Thanks for this analysis. In my case, I require the more generic version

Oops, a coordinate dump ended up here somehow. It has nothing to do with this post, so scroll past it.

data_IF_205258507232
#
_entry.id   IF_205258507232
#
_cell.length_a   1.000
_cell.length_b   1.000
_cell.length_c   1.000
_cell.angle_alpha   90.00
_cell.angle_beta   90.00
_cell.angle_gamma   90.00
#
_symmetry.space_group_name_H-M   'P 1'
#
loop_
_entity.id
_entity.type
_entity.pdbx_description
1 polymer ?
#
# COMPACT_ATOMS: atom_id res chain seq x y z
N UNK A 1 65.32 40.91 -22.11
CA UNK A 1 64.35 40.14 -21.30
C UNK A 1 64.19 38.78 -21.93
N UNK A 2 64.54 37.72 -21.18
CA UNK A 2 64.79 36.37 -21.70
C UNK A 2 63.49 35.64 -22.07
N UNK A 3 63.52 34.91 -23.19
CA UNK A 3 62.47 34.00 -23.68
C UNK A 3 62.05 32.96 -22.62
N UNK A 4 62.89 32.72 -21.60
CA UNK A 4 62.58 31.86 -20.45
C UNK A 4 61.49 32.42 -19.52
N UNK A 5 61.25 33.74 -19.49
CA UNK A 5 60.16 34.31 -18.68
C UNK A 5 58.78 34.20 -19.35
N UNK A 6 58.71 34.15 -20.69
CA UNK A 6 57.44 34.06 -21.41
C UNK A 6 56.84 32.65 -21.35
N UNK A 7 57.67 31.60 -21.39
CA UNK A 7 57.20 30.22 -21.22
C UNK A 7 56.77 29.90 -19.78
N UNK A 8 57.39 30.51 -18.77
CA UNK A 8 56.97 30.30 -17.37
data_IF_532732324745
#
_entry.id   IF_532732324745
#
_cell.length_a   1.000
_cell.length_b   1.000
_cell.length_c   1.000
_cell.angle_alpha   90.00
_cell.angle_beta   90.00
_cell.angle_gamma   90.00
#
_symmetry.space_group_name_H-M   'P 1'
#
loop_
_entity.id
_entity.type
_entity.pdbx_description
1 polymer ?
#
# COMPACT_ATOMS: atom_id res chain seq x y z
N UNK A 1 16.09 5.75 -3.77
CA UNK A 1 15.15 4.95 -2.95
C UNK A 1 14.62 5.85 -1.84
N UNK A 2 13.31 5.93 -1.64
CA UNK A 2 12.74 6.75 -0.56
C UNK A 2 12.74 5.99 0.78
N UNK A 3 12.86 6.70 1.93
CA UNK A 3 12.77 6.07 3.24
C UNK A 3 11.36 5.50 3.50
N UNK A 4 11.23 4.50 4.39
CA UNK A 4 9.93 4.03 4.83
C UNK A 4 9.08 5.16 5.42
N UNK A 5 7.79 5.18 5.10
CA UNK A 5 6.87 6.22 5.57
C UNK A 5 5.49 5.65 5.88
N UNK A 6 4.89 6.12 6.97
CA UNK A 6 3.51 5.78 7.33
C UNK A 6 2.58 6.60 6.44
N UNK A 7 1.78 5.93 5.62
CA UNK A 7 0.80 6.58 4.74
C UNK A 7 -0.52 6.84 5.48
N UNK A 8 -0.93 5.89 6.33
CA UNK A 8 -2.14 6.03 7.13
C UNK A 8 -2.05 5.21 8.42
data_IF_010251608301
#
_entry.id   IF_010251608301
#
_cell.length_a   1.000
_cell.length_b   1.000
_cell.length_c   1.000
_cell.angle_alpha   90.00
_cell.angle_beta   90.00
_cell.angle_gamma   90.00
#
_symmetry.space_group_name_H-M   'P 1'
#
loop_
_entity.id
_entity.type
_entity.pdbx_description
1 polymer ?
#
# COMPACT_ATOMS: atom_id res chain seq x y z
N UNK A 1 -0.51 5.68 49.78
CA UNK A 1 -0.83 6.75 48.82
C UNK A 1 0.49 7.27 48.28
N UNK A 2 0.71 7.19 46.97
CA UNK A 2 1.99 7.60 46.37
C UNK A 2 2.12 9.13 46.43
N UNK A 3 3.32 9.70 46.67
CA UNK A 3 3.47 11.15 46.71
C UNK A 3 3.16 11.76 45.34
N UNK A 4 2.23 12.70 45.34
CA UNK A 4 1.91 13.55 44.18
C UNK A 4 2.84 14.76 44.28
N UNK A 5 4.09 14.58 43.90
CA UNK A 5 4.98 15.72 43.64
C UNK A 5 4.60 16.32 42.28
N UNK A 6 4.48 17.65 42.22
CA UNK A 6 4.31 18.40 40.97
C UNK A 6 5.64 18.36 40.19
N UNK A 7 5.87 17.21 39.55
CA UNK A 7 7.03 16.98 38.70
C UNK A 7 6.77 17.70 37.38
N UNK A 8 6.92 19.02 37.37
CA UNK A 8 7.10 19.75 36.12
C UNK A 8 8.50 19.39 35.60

with overlapping variable sets for component functions. Also, I need to worry about multiplication of component functions too. I'll think about the most efficient way to do this. Cheers, Ajo. On Fri, Aug 30, 2013 at 12:21 AM, Luc Maisonobe <[hidden email]>wrote: > Hi Ajo, > > Le 29/08/2013 19:05, Ajo Fod a écrit : > > Hello, > > > > I wonder if the number of computations required to compute a derivative > > structure can be reduced. Say the derivative structure of f to order d=2 > is > > desired: > > f(g1(x1), g2(x2), ... gn(xn)) where x1,x2 ... xn are subsets of variables > > that are not necessarily disjoint. > > > > For each gi(xi), O(n^2) variables need to be computed while I only need > > [xi]^2 different variables. (Where [xi] stands for the cardinality of the > > set xi) > > > > In the extreme case say x1...xn are single variables (sets of cardinality > > 1): > > To compute the derivative structure to order 2 of: > > f(sin(x1)+cos(x2)+... tan(xn)) > > O(n^2) values for each of the n components needs to be computed (or at > > least memory allocated for that much): > > so that is a total of over O(n^3) values. > > > > If there were a way of computing only derivatives of relevant variables, > > each term of f() would require only 2 calculations or a total of 2n > > calculations. > > > > So, is there a way to compute the derivative of each component separately > > and "join" them together? When the derivative structure is sparse, this > > should reduce computation required from O(n^3) to O(n) ... quite a large > > saving when n is large. > > It is possible, but implies doing all the "join" work by yourself. > > The first step is to compute each gi function using DerivativeStructure > instances configured to one parameter only (regardless of i) and second > order: > > DerivativeStructure x1 = new DerivativeStructure(1, 2, 0, x1Value); > DerivativeStructure g1x1 = g1.value(x1); > DerivativeStructure x2 = new DerivativeStructure(1, 2, 0, x2Value); > DerivativeStructure g2x2 = g2.value(x2); > ... > DerivativeStructure xn = new DerivativeStructure(1, 2, 0, xnValue); > DerivativeStructure gnxn = gn.value(xn); > > As each gi.value method is called, it gets the value for one variable > only and is not aware there are other instances lying around. It only > computes gi, dgi/dxi, d^2gi/dxi^2, so three numbers each. The number of > computations here remains linear in the number of variables. > > Now comes the tricky and manual part: computing f. This method must be > aware of the full variable set for which you want partial derivatives. > You can do that by "expanding" your DerivativeStructure instances to add > 0 derivatives. In the case the xi all have cardinality 1 and you want xi > to be mapped to index i-1 in the n-cardinality full set, you can use > something similar to: > > public DerivativeStructure mapGToFullSet(final int parameters, > final int index, > final DerivativeStructure g) { > final int order = g.getOrder(); > final DSCompiler compiler = > DSCompiler.getCompiler(parameters, index); > final double[] derivatives = new double[compiler.getSize()]; > final int[] orders = new int[order + 1]; > > // copy d^k g / dx^k at its dedicated index in the expanded data > for (int k = 0; k <= order; ++k) { > order[index] = k; > derivatives[compiler.getPartialDerivativeIndex(orders)] = > g.getPartialDarivatives(k); > order[index] = O; > } > > return new DerivativeStructure(parameters, order, derivatives); > > } > > So you would do > > DerivativeStructure g1 = mapGToFullSet(n, 0, g1x1); > DerivativeStructure g2 = mapGToFullSet(n, 1, g2x2); > ... > DerivativeStructure gn = mapGToFullSet(n, n - 1, gnxn); > > And finally > > DerivativeStructure fx1xn = f.value(g1, g2, ..., gn); > > The mapping part allocates n full derivatives arrays, but only > initialize very few elements in them, letting most of the elements set > to 0. It also don't compute anything, it is simply data copying. It is > probably O(n^2) for order two derivatives, but with a small coefficient. > > The f.value() part is a full-blown computation of all derivatives. It > may reamin costly as is. In the general case you would save computation > on the gi, not on f. If f is really a univariate function (like in your > f(sin(x1)+cos(x2)+... tan(xn)) case), it may be possible to save a > little more. You would have to compute first y = sin(x1)+cos(x2)+... > tan(xn) with all derivatives, then build an intermediate single variable > yTmp and apply f to it (i.e. the internal computation in f would only > consider a single variable), and then combine the derivatives as follows: > > DerivativeStructure y = ...; // full sin(x1)+cos(x2)+... > DerivativeStructure yTmp = > new DerivativeStructure(1, 2, 0, y.getValue()); > DerivativeStructure fTmp = f.value(yTmp); // only one variable, fast! > DerivativeStructure z = y.compose(fTmp.getAllDerivatives()); > return z; > > > Note that if the xi variables are not cardianlity 1 but rather a subset > of a larger set (say x1 is (a, b), x2 is (a, c), ... xn is (a, b, c)), > then the mapping function becomes more complicated. It should use the > compilers of both th initial reduced set and the complete set (in the > example above our compiler instance was only for the complete set), and > it should also create an orders derivatives array for the reducced set > (in the example above, we directly used g.getPartialDarivatives(k) > because in the special case of one parameter only, it is guaranteed that > the index and the derivation order match). The mapping function should > also use some indirection table to know for each variable x1, x2 ... > what is the reduced set that was used to compute the derivatives (in the > example above, we simply used an index argument telling the index of the > single variable in the full set). I don't know if the most general > mapping function would really be interesting or not. If you feel like > contributing such a function, I would be happy to review it. > > best regards, > Luc > > > > > Any comments on this? ... or errors in this line of though? > > > > Thanks, > > Ajo. > > > > > --------------------------------------------------------------------- > To unsubscribe, e-mail: [hidden email] > For additional commands, e-mail: [hidden email] > > |